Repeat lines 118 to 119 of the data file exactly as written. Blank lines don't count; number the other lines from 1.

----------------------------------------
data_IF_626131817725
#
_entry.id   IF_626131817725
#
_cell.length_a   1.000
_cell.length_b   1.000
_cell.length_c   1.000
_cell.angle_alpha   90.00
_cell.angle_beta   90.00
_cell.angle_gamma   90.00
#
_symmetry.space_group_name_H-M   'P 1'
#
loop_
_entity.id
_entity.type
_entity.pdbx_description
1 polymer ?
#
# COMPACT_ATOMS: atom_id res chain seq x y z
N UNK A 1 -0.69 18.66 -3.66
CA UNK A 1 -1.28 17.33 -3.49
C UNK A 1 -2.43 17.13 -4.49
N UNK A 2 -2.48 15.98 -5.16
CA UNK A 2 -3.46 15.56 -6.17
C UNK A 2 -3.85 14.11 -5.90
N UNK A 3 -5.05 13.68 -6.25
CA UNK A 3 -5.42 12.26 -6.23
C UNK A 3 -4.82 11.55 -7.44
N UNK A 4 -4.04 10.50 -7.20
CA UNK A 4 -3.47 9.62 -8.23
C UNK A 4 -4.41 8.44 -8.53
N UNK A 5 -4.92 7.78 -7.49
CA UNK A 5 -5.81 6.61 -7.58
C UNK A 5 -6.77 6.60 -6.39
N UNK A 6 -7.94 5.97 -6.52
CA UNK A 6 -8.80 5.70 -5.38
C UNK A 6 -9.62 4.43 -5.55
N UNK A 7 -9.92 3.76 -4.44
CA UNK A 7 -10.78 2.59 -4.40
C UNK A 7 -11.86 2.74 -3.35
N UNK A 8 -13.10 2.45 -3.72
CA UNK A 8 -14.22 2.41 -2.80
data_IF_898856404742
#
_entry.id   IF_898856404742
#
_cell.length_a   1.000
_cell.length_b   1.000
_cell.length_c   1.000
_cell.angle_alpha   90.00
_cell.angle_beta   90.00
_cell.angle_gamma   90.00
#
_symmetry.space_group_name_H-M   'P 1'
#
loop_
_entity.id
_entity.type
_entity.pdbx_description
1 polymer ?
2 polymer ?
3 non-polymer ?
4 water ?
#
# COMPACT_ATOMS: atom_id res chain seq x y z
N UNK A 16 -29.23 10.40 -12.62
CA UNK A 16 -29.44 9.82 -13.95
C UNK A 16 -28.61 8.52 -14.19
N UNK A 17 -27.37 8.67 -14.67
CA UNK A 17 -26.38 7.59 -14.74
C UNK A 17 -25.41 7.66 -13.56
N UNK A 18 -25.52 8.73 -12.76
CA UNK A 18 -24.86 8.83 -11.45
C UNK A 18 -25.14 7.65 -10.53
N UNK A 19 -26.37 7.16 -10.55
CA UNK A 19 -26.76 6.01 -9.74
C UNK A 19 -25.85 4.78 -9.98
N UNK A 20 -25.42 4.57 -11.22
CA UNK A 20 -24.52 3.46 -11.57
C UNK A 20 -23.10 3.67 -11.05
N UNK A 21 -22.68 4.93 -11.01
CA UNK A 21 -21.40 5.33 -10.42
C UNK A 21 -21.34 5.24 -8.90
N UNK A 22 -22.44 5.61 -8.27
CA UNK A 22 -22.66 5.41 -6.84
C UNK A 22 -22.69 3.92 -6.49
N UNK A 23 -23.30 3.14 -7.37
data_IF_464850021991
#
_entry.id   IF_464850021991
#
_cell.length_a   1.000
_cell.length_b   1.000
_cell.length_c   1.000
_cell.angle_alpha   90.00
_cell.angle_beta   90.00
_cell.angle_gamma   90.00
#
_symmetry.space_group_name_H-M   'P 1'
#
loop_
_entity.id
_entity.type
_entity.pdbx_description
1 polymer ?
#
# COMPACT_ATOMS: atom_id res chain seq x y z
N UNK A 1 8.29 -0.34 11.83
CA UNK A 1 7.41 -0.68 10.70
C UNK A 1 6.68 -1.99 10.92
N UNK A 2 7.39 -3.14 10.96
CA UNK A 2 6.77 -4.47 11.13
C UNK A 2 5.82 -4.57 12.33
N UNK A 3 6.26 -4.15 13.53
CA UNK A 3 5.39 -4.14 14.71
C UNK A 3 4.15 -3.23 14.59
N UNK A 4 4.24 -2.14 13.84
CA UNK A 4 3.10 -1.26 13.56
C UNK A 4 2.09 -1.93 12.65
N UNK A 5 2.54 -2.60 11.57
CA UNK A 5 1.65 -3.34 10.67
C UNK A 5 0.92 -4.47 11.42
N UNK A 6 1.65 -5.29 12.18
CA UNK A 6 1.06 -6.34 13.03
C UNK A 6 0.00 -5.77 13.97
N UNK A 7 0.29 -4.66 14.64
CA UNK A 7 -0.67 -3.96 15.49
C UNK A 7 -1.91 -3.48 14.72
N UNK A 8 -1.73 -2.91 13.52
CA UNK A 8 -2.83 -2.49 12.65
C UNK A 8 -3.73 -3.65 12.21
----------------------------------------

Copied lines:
N UNK A 4 4.24 -2.14 13.84
CA UNK A 4 3.10 -1.26 13.56